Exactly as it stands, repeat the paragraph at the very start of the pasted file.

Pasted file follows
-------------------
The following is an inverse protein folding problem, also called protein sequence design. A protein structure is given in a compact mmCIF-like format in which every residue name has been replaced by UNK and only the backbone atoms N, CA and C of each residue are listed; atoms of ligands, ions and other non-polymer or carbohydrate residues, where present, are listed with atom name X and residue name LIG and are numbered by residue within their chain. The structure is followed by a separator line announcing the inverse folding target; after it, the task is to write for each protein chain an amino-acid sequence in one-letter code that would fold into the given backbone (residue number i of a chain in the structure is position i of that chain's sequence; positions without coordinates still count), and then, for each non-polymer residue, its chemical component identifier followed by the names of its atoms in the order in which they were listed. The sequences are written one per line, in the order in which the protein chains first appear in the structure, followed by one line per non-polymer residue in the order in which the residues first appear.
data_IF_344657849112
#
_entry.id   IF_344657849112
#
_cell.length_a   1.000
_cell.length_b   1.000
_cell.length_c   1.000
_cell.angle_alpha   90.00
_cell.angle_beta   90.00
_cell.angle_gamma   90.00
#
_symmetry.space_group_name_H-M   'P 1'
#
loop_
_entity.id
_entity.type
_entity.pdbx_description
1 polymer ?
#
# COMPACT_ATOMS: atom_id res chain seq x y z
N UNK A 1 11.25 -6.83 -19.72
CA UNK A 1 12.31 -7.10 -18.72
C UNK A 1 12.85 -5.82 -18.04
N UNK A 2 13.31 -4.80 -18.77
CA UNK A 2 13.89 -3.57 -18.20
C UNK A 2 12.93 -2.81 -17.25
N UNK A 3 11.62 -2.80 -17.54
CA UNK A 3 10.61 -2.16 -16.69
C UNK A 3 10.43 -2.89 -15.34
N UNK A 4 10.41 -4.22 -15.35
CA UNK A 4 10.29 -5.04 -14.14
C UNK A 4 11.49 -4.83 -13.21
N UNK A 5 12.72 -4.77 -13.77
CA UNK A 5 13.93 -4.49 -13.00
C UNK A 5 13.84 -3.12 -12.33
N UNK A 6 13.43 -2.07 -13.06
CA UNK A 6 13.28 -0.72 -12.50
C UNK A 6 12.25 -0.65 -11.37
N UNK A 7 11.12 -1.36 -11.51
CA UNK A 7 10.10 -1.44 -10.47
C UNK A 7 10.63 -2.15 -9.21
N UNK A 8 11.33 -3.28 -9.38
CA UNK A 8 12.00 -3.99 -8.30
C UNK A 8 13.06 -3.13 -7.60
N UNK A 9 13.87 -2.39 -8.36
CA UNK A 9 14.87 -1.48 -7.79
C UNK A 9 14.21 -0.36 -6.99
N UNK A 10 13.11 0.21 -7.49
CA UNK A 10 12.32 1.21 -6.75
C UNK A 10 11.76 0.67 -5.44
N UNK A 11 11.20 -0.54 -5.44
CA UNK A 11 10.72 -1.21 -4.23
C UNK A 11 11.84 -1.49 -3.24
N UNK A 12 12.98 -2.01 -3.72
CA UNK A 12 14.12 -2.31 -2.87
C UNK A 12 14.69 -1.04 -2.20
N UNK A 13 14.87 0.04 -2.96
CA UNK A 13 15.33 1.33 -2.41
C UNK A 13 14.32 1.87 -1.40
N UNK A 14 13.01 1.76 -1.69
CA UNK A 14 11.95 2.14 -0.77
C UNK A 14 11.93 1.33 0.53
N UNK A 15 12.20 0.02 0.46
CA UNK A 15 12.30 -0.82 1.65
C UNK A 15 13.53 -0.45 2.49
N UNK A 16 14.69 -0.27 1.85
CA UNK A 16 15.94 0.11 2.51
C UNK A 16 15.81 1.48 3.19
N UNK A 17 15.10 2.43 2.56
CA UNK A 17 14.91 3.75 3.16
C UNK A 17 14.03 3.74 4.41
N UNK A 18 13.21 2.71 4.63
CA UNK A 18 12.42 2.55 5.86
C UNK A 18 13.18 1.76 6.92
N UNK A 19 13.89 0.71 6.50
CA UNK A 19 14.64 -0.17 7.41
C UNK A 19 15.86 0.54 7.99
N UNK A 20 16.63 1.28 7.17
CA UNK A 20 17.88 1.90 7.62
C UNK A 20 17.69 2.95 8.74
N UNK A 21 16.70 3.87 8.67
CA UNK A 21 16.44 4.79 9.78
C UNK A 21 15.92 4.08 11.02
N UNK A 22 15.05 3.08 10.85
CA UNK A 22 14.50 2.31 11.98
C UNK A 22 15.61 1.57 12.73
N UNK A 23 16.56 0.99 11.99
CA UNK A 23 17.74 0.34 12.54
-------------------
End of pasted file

The following is an inverse protein folding problem, also called protein sequence design. A protein structure is given in a compact mmCIF-like format in which every residue name has been replaced by UNK and only the backbone atoms N, CA and C of each residue are listed; atoms of ligands, ions and other non-polymer or carbohydrate residues, where present, are listed with atom name X and residue name LIG and are numbered by residue within their chain. The structure is followed by a separator line announcing the inverse folding target; after it, the task is to write for each protein chain an amino-acid sequence in one-letter code that would fold into the given backbone (residue number i of a chain in the structure is position i of that chain's sequence; positions without coordinates still count), and then, for each non-polymer residue, its chemical component identifier followed by the names of its atoms in the order in which they were listed. The sequences are written one per line, in the order in which the protein chains first appear in the structure, followed by one line per non-polymer residue in the order in which the residues first appear.